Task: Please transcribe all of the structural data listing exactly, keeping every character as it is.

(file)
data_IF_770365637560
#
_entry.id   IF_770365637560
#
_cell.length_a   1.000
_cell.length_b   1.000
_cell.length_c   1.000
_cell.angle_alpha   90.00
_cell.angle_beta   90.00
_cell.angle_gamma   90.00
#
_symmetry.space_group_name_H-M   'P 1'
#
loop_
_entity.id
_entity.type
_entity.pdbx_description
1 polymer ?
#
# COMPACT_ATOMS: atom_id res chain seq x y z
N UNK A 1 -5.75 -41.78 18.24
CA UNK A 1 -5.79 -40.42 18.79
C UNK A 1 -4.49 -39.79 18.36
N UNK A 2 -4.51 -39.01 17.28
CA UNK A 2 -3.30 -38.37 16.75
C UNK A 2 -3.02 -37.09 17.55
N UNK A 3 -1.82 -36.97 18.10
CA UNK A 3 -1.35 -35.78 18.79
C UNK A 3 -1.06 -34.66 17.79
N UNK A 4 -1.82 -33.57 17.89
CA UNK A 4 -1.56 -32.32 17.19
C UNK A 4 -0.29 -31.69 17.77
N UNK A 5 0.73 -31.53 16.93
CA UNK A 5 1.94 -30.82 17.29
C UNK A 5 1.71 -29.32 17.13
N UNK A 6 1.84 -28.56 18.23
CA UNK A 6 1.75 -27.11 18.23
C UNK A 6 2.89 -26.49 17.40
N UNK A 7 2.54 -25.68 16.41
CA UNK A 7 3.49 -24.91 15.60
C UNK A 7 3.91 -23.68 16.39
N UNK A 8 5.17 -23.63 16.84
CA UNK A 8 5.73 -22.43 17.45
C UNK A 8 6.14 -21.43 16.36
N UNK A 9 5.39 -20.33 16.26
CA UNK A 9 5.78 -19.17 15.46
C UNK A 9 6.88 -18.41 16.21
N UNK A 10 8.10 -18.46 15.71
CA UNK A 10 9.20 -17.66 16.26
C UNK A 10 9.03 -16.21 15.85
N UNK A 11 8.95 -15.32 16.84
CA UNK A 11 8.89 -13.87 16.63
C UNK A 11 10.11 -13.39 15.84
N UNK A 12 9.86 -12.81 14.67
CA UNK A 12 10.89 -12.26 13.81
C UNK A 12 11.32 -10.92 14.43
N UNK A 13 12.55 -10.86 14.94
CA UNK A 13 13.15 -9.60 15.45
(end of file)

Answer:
data_IF_770365637560
#
_entry.id   IF_770365637560
#
_cell.length_a   1.000
_cell.length_b   1.000
_cell.length_c   1.000
_cell.angle_alpha   90.00
_cell.angle_beta   90.00
_cell.angle_gamma   90.00
#
_symmetry.space_group_name_H-M   'P 1'
#
loop_
_entity.id
_entity.type
_entity.pdbx_description
1 polymer ?
#
# COMPACT_ATOMS: atom_id res chain seq x y z
N UNK A 1 -5.75 -41.78 18.24
CA UNK A 1 -5.79 -40.42 18.79
C UNK A 1 -4.49 -39.79 18.36
N UNK A 2 -4.51 -39.01 17.28
CA UNK A 2 -3.30 -38.37 16.75
C UNK A 2 -3.02 -37.09 17.55
N UNK A 3 -1.82 -36.97 18.10
CA UNK A 3 -1.35 -35.78 18.79
C UNK A 3 -1.06 -34.66 17.79
N UNK A 4 -1.82 -33.57 17.89
CA UNK A 4 -1.56 -32.32 17.19
C UNK A 4 -0.29 -31.69 17.77
N UNK A 5 0.73 -31.53 16.93
CA UNK A 5 1.94 -30.82 17.29
C UNK A 5 1.71 -29.32 17.13
N UNK A 6 1.84 -28.56 18.23
CA UNK A 6 1.75 -27.11 18.23
C UNK A 6 2.89 -26.49 17.40
N UNK A 7 2.54 -25.68 16.41
CA UNK A 7 3.49 -24.91 15.60
C UNK A 7 3.91 -23.68 16.39
N UNK A 8 5.17 -23.63 16.84
CA UNK A 8 5.73 -22.43 17.45
C UNK A 8 6.14 -21.43 16.36
N UNK A 9 5.39 -20.33 16.26
CA UNK A 9 5.78 -19.17 15.46
C UNK A 9 6.88 -18.41 16.21
N UNK A 10 8.10 -18.46 15.71
CA UNK A 10 9.20 -17.66 16.26
C UNK A 10 9.03 -16.21 15.85
N UNK A 11 8.95 -15.32 16.84
CA UNK A 11 8.89 -13.87 16.63
C UNK A 11 10.11 -13.39 15.84
N UNK A 12 9.86 -12.81 14.67
CA UNK A 12 10.89 -12.26 13.81
C UNK A 12 11.32 -10.92 14.43
N UNK A 13 12.55 -10.86 14.94
CA UNK A 13 13.15 -9.60 15.45